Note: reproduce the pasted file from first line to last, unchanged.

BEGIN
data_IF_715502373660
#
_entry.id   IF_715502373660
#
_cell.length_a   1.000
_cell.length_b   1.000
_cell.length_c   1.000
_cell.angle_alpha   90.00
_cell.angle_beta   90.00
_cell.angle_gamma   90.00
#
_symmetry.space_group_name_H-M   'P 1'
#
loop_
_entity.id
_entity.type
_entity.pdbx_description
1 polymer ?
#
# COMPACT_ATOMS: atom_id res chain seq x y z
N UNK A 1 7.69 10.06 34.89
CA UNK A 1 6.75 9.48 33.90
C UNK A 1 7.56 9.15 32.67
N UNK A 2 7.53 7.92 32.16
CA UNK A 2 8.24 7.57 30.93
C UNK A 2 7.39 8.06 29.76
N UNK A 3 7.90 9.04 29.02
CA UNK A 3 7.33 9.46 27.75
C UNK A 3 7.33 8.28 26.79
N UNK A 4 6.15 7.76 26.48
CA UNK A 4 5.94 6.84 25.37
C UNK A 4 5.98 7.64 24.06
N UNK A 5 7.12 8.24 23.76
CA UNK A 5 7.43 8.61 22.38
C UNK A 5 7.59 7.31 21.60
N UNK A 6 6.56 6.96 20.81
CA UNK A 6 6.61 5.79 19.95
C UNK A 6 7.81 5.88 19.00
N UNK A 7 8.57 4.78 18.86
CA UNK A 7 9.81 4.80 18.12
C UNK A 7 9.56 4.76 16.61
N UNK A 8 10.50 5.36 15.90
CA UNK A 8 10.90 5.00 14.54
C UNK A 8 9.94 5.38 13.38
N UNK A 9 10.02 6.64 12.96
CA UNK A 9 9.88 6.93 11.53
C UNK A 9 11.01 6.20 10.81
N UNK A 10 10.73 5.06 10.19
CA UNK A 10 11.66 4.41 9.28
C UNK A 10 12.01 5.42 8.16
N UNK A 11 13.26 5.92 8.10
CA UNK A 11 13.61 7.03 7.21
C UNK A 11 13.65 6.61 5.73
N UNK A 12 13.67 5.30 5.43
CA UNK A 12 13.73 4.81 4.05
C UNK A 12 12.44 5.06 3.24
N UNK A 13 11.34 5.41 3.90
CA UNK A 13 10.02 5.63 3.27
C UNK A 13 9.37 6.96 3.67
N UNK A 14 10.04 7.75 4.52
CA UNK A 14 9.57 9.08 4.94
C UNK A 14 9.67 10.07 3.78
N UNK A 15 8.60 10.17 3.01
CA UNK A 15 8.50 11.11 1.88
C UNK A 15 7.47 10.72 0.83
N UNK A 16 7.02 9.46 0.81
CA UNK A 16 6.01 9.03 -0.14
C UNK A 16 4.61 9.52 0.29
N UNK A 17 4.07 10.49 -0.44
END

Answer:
data_IF_715502373660
#
_entry.id   IF_715502373660
#
_cell.length_a   1.000
_cell.length_b   1.000
_cell.length_c   1.000
_cell.angle_alpha   90.00
_cell.angle_beta   90.00
_cell.angle_gamma   90.00
#
_symmetry.space_group_name_H-M   'P 1'
#
loop_
_entity.id
_entity.type
_entity.pdbx_description
1 polymer ?
#
# COMPACT_ATOMS: atom_id res chain seq x y z
N UNK A 1 7.69 10.06 34.89
CA UNK A 1 6.75 9.48 33.90
C UNK A 1 7.56 9.15 32.67
N UNK A 2 7.53 7.92 32.16
CA UNK A 2 8.24 7.57 30.93
C UNK A 2 7.39 8.06 29.76
N UNK A 3 7.90 9.04 29.02
CA UNK A 3 7.33 9.46 27.75
C UNK A 3 7.33 8.28 26.79
N UNK A 4 6.15 7.76 26.48
CA UNK A 4 5.94 6.84 25.37
C UNK A 4 5.98 7.64 24.06
N UNK A 5 7.12 8.24 23.76
CA UNK A 5 7.43 8.61 22.38
C UNK A 5 7.59 7.31 21.60
N UNK A 6 6.56 6.96 20.81
CA UNK A 6 6.61 5.79 19.95
C UNK A 6 7.81 5.88 19.00
N UNK A 7 8.57 4.78 18.86
CA UNK A 7 9.81 4.80 18.12
C UNK A 7 9.56 4.76 16.61
N UNK A 8 10.50 5.36 15.90
CA UNK A 8 10.90 5.00 14.54
C UNK A 8 9.94 5.38 13.38
N UNK A 9 10.02 6.64 12.96
CA UNK A 9 9.88 6.93 11.53
C UNK A 9 11.01 6.20 10.81
N UNK A 10 10.73 5.06 10.19
CA UNK A 10 11.66 4.41 9.28
C UNK A 10 12.01 5.42 8.16
N UNK A 11 13.26 5.92 8.10
CA UNK A 11 13.61 7.03 7.21
C UNK A 11 13.65 6.61 5.73
N UNK A 12 13.67 5.30 5.43
CA UNK A 12 13.73 4.81 4.05
C UNK A 12 12.44 5.06 3.24
N UNK A 13 11.34 5.41 3.90
CA UNK A 13 10.02 5.63 3.27
C UNK A 13 9.37 6.96 3.67
N UNK A 14 10.04 7.75 4.52
CA UNK A 14 9.57 9.08 4.94
C UNK A 14 9.67 10.07 3.78
N UNK A 15 8.60 10.17 3.01
CA UNK A 15 8.50 11.11 1.88
C UNK A 15 7.47 10.72 0.83
N UNK A 16 7.02 9.46 0.81
CA UNK A 16 6.01 9.03 -0.14
C UNK A 16 4.61 9.52 0.29
N UNK A 17 4.07 10.49 -0.44